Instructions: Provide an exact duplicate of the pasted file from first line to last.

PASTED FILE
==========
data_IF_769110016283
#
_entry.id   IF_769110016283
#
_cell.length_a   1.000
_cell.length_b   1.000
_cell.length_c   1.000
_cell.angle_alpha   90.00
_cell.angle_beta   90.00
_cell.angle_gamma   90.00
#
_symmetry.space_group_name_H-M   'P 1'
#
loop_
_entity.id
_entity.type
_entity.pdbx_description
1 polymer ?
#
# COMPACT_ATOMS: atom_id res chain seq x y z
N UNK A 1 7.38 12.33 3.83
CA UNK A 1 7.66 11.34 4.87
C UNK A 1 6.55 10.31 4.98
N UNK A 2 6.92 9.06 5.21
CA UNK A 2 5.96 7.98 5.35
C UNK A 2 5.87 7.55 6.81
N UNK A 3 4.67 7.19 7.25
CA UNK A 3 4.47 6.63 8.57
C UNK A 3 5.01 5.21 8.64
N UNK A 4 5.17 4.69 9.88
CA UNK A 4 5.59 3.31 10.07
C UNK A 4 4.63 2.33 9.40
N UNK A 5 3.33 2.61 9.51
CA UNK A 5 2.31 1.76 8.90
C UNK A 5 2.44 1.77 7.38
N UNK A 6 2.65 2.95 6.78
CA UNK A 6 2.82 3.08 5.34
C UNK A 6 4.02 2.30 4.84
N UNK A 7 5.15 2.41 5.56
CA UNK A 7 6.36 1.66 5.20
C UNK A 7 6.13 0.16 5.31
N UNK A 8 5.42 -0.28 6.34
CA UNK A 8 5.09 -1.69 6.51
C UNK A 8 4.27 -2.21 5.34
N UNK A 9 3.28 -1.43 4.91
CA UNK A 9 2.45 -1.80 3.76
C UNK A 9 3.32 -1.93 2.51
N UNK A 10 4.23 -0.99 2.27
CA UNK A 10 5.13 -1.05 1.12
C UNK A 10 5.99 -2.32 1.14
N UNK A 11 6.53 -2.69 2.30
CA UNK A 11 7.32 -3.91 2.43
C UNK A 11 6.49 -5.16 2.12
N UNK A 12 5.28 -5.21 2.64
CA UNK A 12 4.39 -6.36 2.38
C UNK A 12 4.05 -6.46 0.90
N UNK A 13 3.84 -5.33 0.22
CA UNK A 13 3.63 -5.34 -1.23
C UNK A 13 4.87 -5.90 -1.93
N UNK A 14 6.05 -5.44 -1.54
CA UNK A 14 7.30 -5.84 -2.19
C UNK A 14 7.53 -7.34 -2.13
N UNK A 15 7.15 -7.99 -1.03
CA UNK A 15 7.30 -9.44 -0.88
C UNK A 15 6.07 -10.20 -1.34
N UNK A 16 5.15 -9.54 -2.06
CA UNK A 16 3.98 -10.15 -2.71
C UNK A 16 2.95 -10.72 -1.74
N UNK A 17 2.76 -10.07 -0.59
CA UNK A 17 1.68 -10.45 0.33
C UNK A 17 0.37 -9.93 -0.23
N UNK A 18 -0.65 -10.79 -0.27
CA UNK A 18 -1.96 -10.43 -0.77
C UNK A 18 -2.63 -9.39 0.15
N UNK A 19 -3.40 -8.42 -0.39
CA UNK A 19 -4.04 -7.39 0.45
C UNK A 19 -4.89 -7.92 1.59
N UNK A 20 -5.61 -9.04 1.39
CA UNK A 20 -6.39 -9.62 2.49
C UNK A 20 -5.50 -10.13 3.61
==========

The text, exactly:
data_IF_769110016283
#
_entry.id   IF_769110016283
#
_cell.length_a   1.000
_cell.length_b   1.000
_cell.length_c   1.000
_cell.angle_alpha   90.00
_cell.angle_beta   90.00
_cell.angle_gamma   90.00
#
_symmetry.space_group_name_H-M   'P 1'
#
loop_
_entity.id
_entity.type
_entity.pdbx_description
1 polymer ?
#
# COMPACT_ATOMS: atom_id res chain seq x y z
N UNK A 1 7.38 12.33 3.83
CA UNK A 1 7.66 11.34 4.87
C UNK A 1 6.55 10.31 4.98
N UNK A 2 6.92 9.06 5.21
CA UNK A 2 5.96 7.98 5.35
C UNK A 2 5.87 7.55 6.81
N UNK A 3 4.67 7.19 7.25
CA UNK A 3 4.47 6.63 8.57
C UNK A 3 5.01 5.21 8.64
N UNK A 4 5.17 4.69 9.88
CA UNK A 4 5.59 3.31 10.07
C UNK A 4 4.63 2.33 9.40
N UNK A 5 3.33 2.61 9.51
CA UNK A 5 2.31 1.76 8.90
C UNK A 5 2.44 1.77 7.38
N UNK A 6 2.65 2.95 6.78
CA UNK A 6 2.82 3.08 5.34
C UNK A 6 4.02 2.30 4.84
N UNK A 7 5.15 2.41 5.56
CA UNK A 7 6.36 1.66 5.20
C UNK A 7 6.13 0.16 5.31
N UNK A 8 5.42 -0.28 6.34
CA UNK A 8 5.09 -1.69 6.51
C UNK A 8 4.27 -2.21 5.34
N UNK A 9 3.28 -1.43 4.91
CA UNK A 9 2.45 -1.80 3.76
C UNK A 9 3.32 -1.93 2.51
N UNK A 10 4.23 -0.99 2.27
CA UNK A 10 5.13 -1.05 1.12
C UNK A 10 5.99 -2.32 1.14
N UNK A 11 6.53 -2.69 2.30
CA UNK A 11 7.32 -3.91 2.43
C UNK A 11 6.49 -5.16 2.12
N UNK A 12 5.28 -5.21 2.64
CA UNK A 12 4.39 -6.36 2.38
C UNK A 12 4.05 -6.46 0.90
N UNK A 13 3.84 -5.33 0.22
CA UNK A 13 3.63 -5.34 -1.23
C UNK A 13 4.87 -5.90 -1.93
N UNK A 14 6.05 -5.44 -1.54
CA UNK A 14 7.30 -5.84 -2.19
C UNK A 14 7.53 -7.34 -2.13
N UNK A 15 7.15 -7.99 -1.03
CA UNK A 15 7.30 -9.44 -0.88
C UNK A 15 6.07 -10.20 -1.34
N UNK A 16 5.15 -9.54 -2.06
CA UNK A 16 3.98 -10.15 -2.71
C UNK A 16 2.95 -10.72 -1.74
N UNK A 17 2.76 -10.07 -0.59
CA UNK A 17 1.68 -10.45 0.33
C UNK A 17 0.37 -9.93 -0.23
N UNK A 18 -0.65 -10.79 -0.27
CA UNK A 18 -1.96 -10.43 -0.77
C UNK A 18 -2.63 -9.39 0.15
N UNK A 19 -3.40 -8.42 -0.39
CA UNK A 19 -4.04 -7.39 0.45
C UNK A 19 -4.89 -7.92 1.59
N UNK A 20 -5.61 -9.04 1.39
CA UNK A 20 -6.39 -9.62 2.49
C UNK A 20 -5.50 -10.13 3.61